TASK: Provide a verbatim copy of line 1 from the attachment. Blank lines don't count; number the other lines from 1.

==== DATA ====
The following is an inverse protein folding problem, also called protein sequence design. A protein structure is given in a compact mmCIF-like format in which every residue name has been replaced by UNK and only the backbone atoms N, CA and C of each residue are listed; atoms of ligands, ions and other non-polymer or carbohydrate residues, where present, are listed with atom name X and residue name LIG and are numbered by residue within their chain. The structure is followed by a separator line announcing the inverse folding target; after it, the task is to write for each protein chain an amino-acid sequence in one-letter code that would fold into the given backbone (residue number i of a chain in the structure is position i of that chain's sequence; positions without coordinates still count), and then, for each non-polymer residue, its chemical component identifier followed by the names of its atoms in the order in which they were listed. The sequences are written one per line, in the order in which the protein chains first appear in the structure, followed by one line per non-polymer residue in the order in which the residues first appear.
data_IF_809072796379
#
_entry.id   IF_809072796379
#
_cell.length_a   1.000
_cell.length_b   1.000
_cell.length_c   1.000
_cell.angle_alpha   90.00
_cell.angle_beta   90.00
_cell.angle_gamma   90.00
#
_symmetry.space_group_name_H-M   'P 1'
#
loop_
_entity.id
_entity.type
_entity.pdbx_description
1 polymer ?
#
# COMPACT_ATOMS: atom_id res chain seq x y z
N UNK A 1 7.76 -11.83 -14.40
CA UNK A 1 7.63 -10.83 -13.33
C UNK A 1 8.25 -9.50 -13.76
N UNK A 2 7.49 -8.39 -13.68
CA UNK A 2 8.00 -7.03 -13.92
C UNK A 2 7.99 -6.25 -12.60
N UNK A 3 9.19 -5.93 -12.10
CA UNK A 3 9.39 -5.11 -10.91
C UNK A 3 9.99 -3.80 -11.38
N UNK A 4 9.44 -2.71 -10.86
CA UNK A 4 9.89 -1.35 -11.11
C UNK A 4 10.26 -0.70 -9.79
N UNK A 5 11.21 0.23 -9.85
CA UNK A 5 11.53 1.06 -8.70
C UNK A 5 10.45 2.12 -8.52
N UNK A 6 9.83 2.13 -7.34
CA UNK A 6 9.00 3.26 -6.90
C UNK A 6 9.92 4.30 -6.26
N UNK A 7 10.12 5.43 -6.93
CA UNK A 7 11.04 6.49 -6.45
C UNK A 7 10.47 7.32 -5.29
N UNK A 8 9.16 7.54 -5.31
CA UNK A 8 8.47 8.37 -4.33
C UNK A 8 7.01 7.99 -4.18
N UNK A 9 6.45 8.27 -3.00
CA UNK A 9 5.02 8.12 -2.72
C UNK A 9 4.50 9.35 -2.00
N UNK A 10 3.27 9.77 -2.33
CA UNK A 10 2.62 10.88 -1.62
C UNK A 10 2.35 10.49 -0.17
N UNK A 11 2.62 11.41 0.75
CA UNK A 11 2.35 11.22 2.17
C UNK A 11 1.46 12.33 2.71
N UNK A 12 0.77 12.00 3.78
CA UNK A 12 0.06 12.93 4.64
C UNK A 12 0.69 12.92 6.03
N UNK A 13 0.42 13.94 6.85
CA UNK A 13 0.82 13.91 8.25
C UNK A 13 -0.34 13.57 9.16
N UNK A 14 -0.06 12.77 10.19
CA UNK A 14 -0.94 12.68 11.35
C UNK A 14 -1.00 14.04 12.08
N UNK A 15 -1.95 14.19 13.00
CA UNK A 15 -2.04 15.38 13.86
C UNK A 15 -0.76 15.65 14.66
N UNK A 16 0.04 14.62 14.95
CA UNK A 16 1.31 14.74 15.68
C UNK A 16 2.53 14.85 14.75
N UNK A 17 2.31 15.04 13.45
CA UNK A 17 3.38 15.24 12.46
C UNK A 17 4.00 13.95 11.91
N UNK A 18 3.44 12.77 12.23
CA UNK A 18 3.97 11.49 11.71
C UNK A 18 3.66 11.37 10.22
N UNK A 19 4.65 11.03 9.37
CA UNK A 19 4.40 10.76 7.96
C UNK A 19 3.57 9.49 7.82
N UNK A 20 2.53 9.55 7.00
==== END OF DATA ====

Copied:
The following is an inverse protein folding problem, also called protein sequence design. A protein structure is given in a compact mmCIF-like format in which every residue name has been replaced by UNK and only the backbone atoms N, CA and C of each residue are listed; atoms of ligands, ions and other non-polymer or carbohydrate residues, where present, are listed with atom name X and residue name LIG and are numbered by residue within their chain. The structure is followed by a separator line announcing the inverse folding target; after it, the task is to write for each protein chain an amino-acid sequence in one-letter code that would fold into the given backbone (residue number i of a chain in the structure is position i of that chain's sequence; positions without coordinates still count), and then, for each non-polymer residue, its chemical component identifier followed by the names of its atoms in the order in which they were listed. The sequences are written one per line, in the order in which the protein chains first appear in the structure, followed by one line per non-polymer residue in the order in which the residues first appear.